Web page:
The comment section was out of order, due to blogger (that’s me) error. It’s fixed now, I hope.

  2. Pedinska says:

    Haiku authoress

    Perfect.

  3. cocktailhag says:

    Every once in a while something like that just pops into my head. Must be the medical marijuana.

  4. dirigo says:

    I wish I was tech-savvy enough to set up some dueling videos among Beck, Colbert, Stewart, Rush, et al.

    Throw in some O’Donnell, Palin and Angle.

    Great theater but probably little or no advancement in arguments on policy.

    Hey! Maybe that’s the point.

    Put more idiots and expert clowns on the air.

  5. retzilian says:

    Glenn Beck reminds me of Scarlett O’Hara in GWTW – when she says, “Ah’ll nevah be pooah agin!”

    He’ll say and do anything to keep from being the white trash poor loser he was. Everything he does is fake. He’s about as sincere as a pimp.

    • dirigo says:

      Retz, not that it matters much, but I have made reference to Beck being more or less at the end of the line when he arrived in New Haven, fifteen or more years ago.

      All of this was laid out in a recent, multi-part series in Salon. (Oooops! Here’s the whole sorry saga!) http://www.salon.com/news/feature/2009/09/21/glenn_beck/

      Beck was successful for a time as a so-called “morning zoo” disc jockey and host. His “genre” then was the manic morning drive show, with everything over the top, fantastical, and full of outrageous promotions and publicity stunts. The kind of stuff in radio that occasionally causes a local DA to arch an eyebrow.

      Along the way though, he got, shall we say, conflicted, as people in the limelight can. I believe the reporting shows he lost his first wife and got into drugs and blah blah.

      He lost his best gig, either in Texas or Florida, and wound up in New Haven, which, in market terms, is an armpit under the New York scene.

      Yet, he was only an hour and a half from Gotham.

      He recreated himself in New Haven as the Glen Beck character now known nationally, thanks to his employer at the time, the notorious predator media giant, Clear Channel, a lesser know beast to FOX.

      One amusing anecdote about Beck in New Haven has it, that as he was cleaning up and emerging. butterfly-like, into the new creation, he began hanging around Yale, and took a course at the divinity school – one course, quitting Big Blue shortly thereafter. Evidently no Mormons on the faculty.

      Obviously, that some people may see him as a threat to the Republic cuts no ice with his fans.

      And he keeps selling his gold coins, laughing all the way to the bank.

      My kind of guy …

    • cocktailhag says:

      What’s scariest is the almost religious devotion of his followers… They crank out worshipful letters to the Editor every damn day. He gives real cult leaders a bad name.

      • dirigo says:

        More than Rush, Beck is the logical end point of the demise of American radio as a medium for intelligent, honest political exchange.

        Having done radio, having grown up with its magic, I am pained by the mess and the distortion, created by the business itself, and the politics driving it.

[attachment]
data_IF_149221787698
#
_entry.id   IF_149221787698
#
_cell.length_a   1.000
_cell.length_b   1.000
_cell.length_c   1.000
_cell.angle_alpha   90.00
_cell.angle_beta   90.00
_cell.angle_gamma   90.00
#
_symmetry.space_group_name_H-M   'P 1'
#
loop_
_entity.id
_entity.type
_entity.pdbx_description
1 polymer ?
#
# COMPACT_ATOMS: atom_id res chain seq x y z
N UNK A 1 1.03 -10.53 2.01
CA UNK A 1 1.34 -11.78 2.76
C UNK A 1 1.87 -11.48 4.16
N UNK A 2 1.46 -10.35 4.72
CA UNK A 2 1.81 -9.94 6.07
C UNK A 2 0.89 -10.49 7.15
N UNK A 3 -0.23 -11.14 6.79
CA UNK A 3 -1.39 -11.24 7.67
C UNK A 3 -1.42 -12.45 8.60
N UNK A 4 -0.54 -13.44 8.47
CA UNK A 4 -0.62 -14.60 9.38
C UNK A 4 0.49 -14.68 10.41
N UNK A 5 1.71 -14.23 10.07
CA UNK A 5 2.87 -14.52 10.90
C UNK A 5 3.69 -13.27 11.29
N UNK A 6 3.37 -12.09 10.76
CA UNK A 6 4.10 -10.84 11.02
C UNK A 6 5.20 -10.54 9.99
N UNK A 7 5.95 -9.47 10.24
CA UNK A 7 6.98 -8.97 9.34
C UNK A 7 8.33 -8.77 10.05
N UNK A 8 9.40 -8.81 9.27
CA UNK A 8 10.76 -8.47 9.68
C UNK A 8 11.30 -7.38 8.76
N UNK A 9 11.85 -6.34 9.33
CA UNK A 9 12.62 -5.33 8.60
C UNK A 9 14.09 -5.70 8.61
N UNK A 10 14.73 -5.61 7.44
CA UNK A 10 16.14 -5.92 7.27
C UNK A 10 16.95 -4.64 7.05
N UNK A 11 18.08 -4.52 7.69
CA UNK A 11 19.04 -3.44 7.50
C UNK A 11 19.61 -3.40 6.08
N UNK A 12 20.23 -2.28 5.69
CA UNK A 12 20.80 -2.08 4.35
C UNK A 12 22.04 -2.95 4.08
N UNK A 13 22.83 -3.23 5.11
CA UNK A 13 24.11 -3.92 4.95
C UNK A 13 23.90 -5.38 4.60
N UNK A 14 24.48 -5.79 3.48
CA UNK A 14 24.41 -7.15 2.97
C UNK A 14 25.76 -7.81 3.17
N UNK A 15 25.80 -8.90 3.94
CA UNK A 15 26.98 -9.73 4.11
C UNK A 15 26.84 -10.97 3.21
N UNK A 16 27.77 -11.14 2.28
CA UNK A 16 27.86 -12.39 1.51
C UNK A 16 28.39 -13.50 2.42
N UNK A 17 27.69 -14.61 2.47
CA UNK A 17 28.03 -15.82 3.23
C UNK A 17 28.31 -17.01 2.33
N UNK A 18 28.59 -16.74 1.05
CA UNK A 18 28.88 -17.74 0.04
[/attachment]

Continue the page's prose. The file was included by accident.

Even leaving aside the distortions due to politics, radio in this country is now virtually unlistenable.

        Beck’s particular brand of the theater of the mind can only go so far though. No one really wants to say he actually bombed in front of the Lincoln Memorial, but it was so perverse, normal coverage can’t even frame it.

        Still, what is the synapse level of his devoted followers?

        Do they really think they’re going to tip over the current majority? I suppose they do; but is it not healthy to stand up and say these people are not only stupid, but delusional, with nothing to offer but fear, hate, and unnecessarily cruel public policy (oh, sorry, some are saying that)?

        How can Beck’s “performance” be panned sufficiently to make the political point that he’s a charlatan, an empty suit (oh, some are trying that)?

        Try, try again.

        • cocktailhag says:

          To me, he seems like the end point of the right’s headlong flight from reality; he can say literally ANYTHING and be believed, no matter how false, contradictory, or, well, stupid. This bunch doesn’t want the truth; they shun it. And Beck laughs all the way to the bank.

          • dirigo says:

            Well don’t forget, it really traces to Ronnie before he became Sir Ronnie, back in the sepia-toned days when he made up play-by-play on the air, tucked in his little booth, using scores and other bits from the ticker tape, at WHO Radio in Des Moines.

            “Touchhhhdowwwwwwnnnnnn!!!”

            And Walter Winchell kept up the chatter about J. Edgar and Eliot Ness.

            Gee! Men!

          • cocktailhag says:

            He was proud of those stories and told them often; inadvertently showing the world he’d lived in a media-created fantasyland his whole life.
            He wasn’t as cuckoo as Savitch, but he was the same thing; an airhead spokesmodel that was lovable on TV, used to sell things.

  6. dirigo says:

    Greetings from Connecticut, where common sense in politics has been leaching away for quite a while, creating a dry hole just in time for this year’s mid-terms.

    http://www.nytimes.com/2010/09/26/magazine/26politics-t.html?ref=magazine